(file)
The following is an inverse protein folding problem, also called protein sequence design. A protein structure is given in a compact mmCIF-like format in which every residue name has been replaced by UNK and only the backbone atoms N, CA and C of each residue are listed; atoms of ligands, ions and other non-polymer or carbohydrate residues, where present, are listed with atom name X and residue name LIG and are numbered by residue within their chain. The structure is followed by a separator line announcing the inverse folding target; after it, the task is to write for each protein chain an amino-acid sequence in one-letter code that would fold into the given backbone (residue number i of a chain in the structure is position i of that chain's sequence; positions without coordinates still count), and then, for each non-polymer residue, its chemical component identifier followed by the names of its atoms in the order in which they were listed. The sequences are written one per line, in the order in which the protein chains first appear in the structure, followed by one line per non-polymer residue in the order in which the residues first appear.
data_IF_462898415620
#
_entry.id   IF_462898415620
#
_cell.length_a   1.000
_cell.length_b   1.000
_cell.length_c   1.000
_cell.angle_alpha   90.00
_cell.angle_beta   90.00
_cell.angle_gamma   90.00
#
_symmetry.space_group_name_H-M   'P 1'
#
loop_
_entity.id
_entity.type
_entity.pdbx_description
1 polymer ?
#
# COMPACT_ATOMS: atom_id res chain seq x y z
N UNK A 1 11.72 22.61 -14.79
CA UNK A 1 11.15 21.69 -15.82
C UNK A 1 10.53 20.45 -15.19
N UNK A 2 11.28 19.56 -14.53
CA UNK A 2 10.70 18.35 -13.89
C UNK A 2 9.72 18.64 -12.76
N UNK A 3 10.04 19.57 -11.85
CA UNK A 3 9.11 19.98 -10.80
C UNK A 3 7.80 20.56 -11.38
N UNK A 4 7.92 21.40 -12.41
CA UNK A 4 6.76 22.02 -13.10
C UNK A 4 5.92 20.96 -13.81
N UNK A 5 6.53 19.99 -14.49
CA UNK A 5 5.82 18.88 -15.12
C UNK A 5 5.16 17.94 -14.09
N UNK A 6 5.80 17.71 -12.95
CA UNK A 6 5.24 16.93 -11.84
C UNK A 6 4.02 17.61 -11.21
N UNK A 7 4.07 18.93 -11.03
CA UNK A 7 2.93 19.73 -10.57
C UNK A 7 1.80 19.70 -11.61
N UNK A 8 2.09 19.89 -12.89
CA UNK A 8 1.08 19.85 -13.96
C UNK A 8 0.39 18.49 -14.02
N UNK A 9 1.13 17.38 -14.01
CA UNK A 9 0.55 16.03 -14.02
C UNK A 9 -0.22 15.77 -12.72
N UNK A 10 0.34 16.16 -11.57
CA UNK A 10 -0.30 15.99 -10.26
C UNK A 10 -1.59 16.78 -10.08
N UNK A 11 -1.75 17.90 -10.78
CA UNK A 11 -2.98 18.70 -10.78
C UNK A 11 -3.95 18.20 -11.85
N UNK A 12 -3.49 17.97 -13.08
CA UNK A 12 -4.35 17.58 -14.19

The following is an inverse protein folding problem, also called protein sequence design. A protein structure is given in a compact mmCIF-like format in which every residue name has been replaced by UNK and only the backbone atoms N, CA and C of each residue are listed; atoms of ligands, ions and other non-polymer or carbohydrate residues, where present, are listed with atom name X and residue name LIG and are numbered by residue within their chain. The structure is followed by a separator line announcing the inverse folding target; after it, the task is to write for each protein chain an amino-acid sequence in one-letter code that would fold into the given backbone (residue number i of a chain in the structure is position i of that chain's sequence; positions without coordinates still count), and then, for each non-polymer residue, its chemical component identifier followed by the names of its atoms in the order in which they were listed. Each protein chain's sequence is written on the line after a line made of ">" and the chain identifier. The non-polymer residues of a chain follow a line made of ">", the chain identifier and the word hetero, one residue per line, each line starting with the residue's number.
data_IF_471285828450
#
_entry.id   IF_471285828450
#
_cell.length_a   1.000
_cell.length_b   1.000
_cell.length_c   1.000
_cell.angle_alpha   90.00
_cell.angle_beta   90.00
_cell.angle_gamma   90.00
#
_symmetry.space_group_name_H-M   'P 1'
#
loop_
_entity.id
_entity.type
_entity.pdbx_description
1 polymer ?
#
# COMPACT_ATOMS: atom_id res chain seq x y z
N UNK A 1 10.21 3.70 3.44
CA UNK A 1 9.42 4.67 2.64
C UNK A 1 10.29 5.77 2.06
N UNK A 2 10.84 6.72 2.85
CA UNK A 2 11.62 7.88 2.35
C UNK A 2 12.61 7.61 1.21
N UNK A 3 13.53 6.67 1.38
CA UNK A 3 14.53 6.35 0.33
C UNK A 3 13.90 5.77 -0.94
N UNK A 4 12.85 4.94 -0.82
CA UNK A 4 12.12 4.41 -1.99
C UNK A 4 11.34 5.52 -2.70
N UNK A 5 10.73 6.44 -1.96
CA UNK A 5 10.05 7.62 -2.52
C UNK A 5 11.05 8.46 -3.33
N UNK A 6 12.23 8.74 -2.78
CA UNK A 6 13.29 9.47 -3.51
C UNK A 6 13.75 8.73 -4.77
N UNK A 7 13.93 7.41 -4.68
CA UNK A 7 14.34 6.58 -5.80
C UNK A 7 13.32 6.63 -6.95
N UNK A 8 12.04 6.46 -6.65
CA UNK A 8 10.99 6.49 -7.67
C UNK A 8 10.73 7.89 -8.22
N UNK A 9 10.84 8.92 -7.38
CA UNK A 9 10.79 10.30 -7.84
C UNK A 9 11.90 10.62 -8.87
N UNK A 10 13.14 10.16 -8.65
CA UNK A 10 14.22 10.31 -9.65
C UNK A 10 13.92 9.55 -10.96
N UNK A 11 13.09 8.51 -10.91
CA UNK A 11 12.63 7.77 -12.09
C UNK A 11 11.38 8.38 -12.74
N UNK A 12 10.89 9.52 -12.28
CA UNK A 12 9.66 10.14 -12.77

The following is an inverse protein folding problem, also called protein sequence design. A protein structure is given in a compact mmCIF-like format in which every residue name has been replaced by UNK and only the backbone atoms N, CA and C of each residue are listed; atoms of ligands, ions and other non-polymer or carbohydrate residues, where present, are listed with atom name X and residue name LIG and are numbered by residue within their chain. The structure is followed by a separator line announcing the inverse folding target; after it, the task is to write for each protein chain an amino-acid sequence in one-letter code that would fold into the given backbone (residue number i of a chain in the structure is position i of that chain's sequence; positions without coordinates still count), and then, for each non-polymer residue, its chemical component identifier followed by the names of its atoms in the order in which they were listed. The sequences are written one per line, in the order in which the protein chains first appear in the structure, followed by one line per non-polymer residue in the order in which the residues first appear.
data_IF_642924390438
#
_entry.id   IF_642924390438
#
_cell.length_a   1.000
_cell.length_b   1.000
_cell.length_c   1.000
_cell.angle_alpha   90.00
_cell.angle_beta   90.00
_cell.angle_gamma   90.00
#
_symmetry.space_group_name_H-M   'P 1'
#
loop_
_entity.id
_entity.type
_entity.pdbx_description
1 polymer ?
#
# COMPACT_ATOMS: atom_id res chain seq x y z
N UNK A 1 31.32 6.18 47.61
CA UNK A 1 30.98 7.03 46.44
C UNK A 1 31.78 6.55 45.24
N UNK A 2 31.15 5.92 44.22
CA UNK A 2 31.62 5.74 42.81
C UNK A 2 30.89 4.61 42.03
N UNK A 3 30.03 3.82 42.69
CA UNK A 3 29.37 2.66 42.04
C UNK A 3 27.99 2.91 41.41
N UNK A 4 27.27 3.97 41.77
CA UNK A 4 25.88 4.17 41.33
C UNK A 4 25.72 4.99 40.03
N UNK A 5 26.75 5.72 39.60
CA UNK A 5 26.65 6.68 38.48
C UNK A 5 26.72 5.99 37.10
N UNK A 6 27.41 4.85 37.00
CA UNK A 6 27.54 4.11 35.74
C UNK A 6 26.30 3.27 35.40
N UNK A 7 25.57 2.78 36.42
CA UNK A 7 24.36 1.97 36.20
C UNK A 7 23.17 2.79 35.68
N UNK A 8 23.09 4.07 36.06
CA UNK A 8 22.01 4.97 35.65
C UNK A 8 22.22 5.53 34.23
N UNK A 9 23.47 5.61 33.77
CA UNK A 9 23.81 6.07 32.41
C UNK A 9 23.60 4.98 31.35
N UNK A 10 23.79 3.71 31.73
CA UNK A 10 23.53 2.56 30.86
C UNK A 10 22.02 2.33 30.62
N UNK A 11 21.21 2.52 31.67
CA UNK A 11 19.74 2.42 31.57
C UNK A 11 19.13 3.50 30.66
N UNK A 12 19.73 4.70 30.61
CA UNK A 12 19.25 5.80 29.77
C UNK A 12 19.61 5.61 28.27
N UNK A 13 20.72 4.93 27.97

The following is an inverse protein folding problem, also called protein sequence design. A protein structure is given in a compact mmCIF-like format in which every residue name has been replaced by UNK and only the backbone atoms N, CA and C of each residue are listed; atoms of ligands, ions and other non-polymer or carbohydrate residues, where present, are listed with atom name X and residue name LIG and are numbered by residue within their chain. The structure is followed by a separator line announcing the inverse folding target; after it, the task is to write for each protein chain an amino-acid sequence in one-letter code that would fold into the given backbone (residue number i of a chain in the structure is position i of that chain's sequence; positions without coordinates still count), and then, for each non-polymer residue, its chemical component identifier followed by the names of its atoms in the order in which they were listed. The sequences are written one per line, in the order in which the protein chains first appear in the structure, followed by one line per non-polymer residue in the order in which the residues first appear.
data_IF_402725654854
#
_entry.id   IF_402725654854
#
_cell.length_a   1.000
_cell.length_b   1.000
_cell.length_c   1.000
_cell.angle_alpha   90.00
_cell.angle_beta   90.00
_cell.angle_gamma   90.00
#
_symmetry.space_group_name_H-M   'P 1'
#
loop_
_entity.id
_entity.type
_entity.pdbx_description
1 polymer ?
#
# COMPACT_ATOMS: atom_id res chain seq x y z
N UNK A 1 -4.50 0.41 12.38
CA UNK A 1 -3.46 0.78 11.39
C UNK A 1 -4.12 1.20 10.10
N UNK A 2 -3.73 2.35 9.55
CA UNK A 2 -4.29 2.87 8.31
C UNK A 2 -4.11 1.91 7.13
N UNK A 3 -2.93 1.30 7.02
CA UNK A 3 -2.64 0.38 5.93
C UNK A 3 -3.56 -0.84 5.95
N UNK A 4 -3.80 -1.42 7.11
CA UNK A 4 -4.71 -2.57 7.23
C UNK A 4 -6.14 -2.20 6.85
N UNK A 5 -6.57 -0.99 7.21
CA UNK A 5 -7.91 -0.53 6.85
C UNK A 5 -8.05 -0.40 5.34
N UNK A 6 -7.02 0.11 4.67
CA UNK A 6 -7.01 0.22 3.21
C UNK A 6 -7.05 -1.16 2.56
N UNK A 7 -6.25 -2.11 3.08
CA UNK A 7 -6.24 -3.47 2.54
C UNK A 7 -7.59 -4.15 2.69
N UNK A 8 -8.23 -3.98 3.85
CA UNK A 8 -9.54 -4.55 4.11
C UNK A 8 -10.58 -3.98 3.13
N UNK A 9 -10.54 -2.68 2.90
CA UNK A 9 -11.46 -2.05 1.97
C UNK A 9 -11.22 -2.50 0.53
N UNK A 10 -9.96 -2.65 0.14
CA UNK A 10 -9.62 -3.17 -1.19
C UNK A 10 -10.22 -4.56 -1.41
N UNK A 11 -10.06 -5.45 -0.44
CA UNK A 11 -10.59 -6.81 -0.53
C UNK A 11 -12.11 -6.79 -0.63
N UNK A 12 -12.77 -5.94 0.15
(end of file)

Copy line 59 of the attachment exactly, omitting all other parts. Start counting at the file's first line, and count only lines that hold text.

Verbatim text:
#